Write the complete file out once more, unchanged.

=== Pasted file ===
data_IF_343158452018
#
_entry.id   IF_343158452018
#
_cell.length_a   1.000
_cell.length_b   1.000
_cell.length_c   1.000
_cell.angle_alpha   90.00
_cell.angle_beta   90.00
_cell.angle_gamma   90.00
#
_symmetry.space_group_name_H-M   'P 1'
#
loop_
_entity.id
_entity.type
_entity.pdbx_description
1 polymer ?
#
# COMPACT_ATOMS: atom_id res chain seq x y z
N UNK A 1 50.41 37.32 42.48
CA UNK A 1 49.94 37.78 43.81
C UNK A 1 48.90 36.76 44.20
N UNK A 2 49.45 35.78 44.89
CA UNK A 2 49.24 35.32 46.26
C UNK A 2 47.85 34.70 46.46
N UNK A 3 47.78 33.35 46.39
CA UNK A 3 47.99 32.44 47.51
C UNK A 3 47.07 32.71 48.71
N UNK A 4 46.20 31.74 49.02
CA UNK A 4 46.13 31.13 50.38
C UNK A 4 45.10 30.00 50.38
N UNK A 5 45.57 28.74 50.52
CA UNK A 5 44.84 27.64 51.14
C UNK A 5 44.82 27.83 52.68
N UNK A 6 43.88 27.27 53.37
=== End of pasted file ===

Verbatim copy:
data_IF_343158452018
#
_entry.id   IF_343158452018
#
_cell.length_a   1.000
_cell.length_b   1.000
_cell.length_c   1.000
_cell.angle_alpha   90.00
_cell.angle_beta   90.00
_cell.angle_gamma   90.00
#
_symmetry.space_group_name_H-M   'P 1'
#
loop_
_entity.id
_entity.type
_entity.pdbx_description
1 polymer ?
#
# COMPACT_ATOMS: atom_id res chain seq x y z
N UNK A 1 50.41 37.32 42.48
CA UNK A 1 49.94 37.78 43.81
C UNK A 1 48.90 36.76 44.20
N UNK A 2 49.45 35.78 44.89
CA UNK A 2 49.24 35.32 46.26
C UNK A 2 47.85 34.70 46.46
N UNK A 3 47.78 33.35 46.39
CA UNK A 3 47.99 32.44 47.51
C UNK A 3 47.07 32.71 48.71
N UNK A 4 46.20 31.74 49.02
CA UNK A 4 46.13 31.13 50.38
C UNK A 4 45.10 30.00 50.38
N UNK A 5 45.57 28.74 50.52
CA UNK A 5 44.84 27.64 51.14
C UNK A 5 44.82 27.83 52.68
N UNK A 6 43.88 27.27 53.37